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Robert M. Liu

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A Couple of Historical Parallels and Other Issues
by Robert M. Liu   
Rated "G" by the Author.
Last edited: Thursday, November 02, 2006
Posted: Thursday, November 02, 2006

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Iran's nuclear ambitions have been very much in the news, causing me to take a look at the history of Ayatollah Khomeini's Islamic Fundamentalist Revolution that drove the Shah of Iran into exile.

A Couple of Historical Parallels and Other Issues

-- by Robert M. Liu

Some time ago, I wrote an article entitled "A Set of Interesting Historical Parallels", in which I mentioned an ancient Chinese hypothesis on how history might repeat itself in 60-year cycles as well as a set of examples highlighting the similarities between certain historical figures who have emerged 60 years apart and their actions -- for example, the similarities between Joseph Stalin and Saddam Hussein.

I posted that article on my Authorsden.com web page. Since then, quite a few readers have downloaded it. Now I wish to add two extra examples. Hopefully, you too will see the similarities between the historical figures in question as I do.

Recently, Iran's nuclear ambitions have been very much in the news, causing me to take a look at the history of the Islamic Republic of Iran founded in 1979 after Ayatollah Khomeini's Islamic Fundamentalist Revolution drove the Shah of Iran (Mohammad Reza Pahlavi) into exile.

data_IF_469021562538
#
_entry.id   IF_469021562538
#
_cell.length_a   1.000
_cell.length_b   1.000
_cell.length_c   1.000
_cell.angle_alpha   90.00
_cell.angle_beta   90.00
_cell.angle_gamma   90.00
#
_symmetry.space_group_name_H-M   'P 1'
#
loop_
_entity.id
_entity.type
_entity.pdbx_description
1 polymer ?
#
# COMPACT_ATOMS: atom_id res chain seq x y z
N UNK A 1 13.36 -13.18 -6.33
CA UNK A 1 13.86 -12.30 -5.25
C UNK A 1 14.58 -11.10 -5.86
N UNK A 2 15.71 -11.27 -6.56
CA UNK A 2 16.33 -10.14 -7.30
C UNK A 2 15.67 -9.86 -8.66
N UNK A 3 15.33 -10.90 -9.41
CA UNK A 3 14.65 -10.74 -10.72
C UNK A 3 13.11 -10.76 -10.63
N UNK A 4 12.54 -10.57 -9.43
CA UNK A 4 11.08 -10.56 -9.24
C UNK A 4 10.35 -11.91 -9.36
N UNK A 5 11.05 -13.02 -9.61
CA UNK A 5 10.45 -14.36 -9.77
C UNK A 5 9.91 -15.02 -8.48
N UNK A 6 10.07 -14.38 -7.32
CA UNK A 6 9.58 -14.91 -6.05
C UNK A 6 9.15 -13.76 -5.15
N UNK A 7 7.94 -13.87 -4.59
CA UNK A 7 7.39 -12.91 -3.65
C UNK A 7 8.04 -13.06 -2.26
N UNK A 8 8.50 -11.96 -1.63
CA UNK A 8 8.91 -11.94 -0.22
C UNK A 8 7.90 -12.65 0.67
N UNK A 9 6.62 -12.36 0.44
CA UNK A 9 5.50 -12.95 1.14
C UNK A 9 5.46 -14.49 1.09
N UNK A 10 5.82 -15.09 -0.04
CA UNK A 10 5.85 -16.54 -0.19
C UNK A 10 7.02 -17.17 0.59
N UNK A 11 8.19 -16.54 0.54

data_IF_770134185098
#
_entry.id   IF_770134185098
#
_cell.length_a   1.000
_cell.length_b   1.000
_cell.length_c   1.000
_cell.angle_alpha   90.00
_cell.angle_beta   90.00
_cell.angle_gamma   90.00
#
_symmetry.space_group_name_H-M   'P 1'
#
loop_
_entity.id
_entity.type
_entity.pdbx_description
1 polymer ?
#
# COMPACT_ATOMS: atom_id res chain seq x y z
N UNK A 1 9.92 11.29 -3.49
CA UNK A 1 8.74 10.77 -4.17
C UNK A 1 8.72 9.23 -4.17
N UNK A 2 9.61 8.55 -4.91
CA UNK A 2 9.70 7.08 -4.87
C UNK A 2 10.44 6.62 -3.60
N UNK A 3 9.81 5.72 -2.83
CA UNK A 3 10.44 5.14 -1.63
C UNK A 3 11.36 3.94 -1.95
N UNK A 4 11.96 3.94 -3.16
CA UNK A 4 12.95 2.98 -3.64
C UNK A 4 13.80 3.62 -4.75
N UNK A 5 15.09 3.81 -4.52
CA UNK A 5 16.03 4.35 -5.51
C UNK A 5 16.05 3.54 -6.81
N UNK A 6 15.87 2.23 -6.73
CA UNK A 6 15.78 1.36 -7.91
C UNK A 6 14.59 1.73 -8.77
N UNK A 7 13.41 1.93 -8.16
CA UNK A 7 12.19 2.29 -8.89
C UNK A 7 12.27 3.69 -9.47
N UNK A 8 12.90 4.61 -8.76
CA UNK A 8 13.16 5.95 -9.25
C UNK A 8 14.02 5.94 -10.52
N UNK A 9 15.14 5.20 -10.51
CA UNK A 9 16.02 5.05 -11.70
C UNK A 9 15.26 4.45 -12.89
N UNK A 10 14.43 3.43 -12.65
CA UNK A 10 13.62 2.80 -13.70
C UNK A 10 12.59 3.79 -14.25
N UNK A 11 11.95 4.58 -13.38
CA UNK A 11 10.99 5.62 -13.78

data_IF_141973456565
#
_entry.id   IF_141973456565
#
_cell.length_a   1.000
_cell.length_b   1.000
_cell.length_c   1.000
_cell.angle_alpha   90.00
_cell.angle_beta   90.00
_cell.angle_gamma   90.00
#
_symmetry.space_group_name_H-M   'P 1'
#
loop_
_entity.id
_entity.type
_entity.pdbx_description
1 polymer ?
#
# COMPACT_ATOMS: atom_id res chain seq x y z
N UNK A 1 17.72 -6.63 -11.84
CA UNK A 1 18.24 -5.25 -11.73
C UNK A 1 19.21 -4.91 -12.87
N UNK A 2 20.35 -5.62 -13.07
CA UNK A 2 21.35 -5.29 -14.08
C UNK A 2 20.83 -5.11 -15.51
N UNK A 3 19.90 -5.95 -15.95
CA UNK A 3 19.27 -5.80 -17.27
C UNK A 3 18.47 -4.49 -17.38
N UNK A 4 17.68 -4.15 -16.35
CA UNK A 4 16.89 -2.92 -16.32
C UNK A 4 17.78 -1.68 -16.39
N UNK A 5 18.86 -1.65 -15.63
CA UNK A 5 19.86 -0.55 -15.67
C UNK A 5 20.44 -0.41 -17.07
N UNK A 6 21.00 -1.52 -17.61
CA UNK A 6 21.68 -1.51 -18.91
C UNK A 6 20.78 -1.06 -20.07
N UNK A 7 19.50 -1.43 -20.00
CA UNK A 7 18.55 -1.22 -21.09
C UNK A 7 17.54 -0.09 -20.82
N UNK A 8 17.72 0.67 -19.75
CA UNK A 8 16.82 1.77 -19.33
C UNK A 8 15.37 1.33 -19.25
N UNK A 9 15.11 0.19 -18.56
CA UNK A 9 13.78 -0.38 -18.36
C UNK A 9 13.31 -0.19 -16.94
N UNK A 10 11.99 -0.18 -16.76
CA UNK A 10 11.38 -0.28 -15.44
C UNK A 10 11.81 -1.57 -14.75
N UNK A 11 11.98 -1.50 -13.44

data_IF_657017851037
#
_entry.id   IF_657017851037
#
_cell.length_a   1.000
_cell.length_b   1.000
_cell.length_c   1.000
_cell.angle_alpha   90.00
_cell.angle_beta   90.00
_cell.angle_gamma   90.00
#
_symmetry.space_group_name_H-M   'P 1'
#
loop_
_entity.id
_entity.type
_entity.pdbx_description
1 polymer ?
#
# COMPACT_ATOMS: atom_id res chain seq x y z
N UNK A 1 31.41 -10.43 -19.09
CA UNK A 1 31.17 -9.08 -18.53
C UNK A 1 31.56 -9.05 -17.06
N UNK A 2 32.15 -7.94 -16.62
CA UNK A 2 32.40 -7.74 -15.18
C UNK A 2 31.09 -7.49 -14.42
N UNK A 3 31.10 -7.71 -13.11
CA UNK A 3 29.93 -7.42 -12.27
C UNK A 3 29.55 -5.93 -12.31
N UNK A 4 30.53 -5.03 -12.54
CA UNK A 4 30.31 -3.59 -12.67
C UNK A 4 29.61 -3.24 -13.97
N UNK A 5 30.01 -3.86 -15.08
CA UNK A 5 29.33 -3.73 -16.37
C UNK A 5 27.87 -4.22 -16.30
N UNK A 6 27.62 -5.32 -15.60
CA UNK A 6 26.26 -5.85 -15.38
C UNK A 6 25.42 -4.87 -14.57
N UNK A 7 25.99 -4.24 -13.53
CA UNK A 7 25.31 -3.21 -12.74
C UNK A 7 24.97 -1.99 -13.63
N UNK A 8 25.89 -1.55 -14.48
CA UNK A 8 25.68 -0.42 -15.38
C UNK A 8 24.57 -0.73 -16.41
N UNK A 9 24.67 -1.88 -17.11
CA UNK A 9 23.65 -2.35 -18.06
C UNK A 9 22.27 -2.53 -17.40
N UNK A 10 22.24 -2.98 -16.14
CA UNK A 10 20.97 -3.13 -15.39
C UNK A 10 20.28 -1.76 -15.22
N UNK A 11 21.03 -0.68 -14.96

Assuming there is something to the above-mentioned ancient Chinese hypothesis, let's move back 60 years from the late 1970s to the late 1910s and see if we can find some historical event similar to Khomeini's Islamic Fundamentalist Revolution of the late 1970s. I believe I have found something in that earlier decade that is similar to Khomeini's Iranian revolution. Close your eyes and guess what that is before you read the next paragraph.

In my opinion, Shah Pahlavi's Iranian Empire of the late 1970s was like Czar Nicholas II's Russian Empire of the late 1910s. Therefore, I see a historical parallel between the Russian Bolshevik Revolution of the late 1910s and the Iranian Islamic Revolution of the late 1970s, between Czar Nicholas II and (Mohammad Reza) Shah Pahlavi.

In March 1917, confronted with a deteriorating situation that caused the government to totter, Czar Nicholas II abdicated. He sought asylum in Great Britain, but Britain did not dare to accept him. In July 1918, he and his family were executed by the Bolsheviks on Nikolai Lenin's orders.